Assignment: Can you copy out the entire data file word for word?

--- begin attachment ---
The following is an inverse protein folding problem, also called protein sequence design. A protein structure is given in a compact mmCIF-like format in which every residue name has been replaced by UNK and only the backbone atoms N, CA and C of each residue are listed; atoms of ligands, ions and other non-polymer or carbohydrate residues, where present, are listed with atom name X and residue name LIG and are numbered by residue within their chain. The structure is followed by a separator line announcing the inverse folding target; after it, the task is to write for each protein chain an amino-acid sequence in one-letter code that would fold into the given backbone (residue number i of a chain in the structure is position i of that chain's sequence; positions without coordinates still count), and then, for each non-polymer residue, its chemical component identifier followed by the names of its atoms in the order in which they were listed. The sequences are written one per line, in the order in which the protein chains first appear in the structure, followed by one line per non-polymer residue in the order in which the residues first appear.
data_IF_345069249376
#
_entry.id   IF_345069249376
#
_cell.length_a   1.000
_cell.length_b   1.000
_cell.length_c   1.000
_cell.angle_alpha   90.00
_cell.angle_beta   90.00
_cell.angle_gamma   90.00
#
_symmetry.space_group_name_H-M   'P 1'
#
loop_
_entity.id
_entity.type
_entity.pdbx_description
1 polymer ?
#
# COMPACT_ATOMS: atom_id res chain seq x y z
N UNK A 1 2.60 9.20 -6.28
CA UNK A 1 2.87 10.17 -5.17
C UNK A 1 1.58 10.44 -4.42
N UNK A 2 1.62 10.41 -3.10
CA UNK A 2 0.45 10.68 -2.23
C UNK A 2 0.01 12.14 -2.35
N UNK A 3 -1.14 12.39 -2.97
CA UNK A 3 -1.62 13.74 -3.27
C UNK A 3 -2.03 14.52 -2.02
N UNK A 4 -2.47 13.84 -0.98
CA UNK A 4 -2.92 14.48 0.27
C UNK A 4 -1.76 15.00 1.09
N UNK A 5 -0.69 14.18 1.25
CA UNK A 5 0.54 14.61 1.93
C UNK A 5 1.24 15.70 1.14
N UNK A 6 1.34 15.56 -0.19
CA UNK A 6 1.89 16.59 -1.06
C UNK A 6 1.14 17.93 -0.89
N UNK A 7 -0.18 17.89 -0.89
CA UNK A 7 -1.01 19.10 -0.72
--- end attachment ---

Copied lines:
The following is an inverse protein folding problem, also called protein sequence design. A protein structure is given in a compact mmCIF-like format in which every residue name has been replaced by UNK and only the backbone atoms N, CA and C of each residue are listed; atoms of ligands, ions and other non-polymer or carbohydrate residues, where present, are listed with atom name X and residue name LIG and are numbered by residue within their chain. The structure is followed by a separator line announcing the inverse folding target; after it, the task is to write for each protein chain an amino-acid sequence in one-letter code that would fold into the given backbone (residue number i of a chain in the structure is position i of that chain's sequence; positions without coordinates still count), and then, for each non-polymer residue, its chemical component identifier followed by the names of its atoms in the order in which they were listed. The sequences are written one per line, in the order in which the protein chains first appear in the structure, followed by one line per non-polymer residue in the order in which the residues first appear.
data_IF_345069249376
#
_entry.id   IF_345069249376
#
_cell.length_a   1.000
_cell.length_b   1.000
_cell.length_c   1.000
_cell.angle_alpha   90.00
_cell.angle_beta   90.00
_cell.angle_gamma   90.00
#
_symmetry.space_group_name_H-M   'P 1'
#
loop_
_entity.id
_entity.type
_entity.pdbx_description
1 polymer ?
#
# COMPACT_ATOMS: atom_id res chain seq x y z
N UNK A 1 2.60 9.20 -6.28
CA UNK A 1 2.87 10.17 -5.17
C UNK A 1 1.58 10.44 -4.42
N UNK A 2 1.62 10.41 -3.10
CA UNK A 2 0.45 10.68 -2.23
C UNK A 2 0.01 12.14 -2.35
N UNK A 3 -1.14 12.39 -2.97
CA UNK A 3 -1.62 13.74 -3.27
C UNK A 3 -2.03 14.52 -2.02
N UNK A 4 -2.47 13.84 -0.98
CA UNK A 4 -2.92 14.48 0.27
C UNK A 4 -1.76 15.00 1.09
N UNK A 5 -0.69 14.18 1.25
CA UNK A 5 0.54 14.61 1.93
C UNK A 5 1.24 15.70 1.14
N UNK A 6 1.34 15.56 -0.19
CA UNK A 6 1.89 16.59 -1.06
C UNK A 6 1.14 17.93 -0.89
N UNK A 7 -0.18 17.89 -0.89
CA UNK A 7 -1.01 19.10 -0.72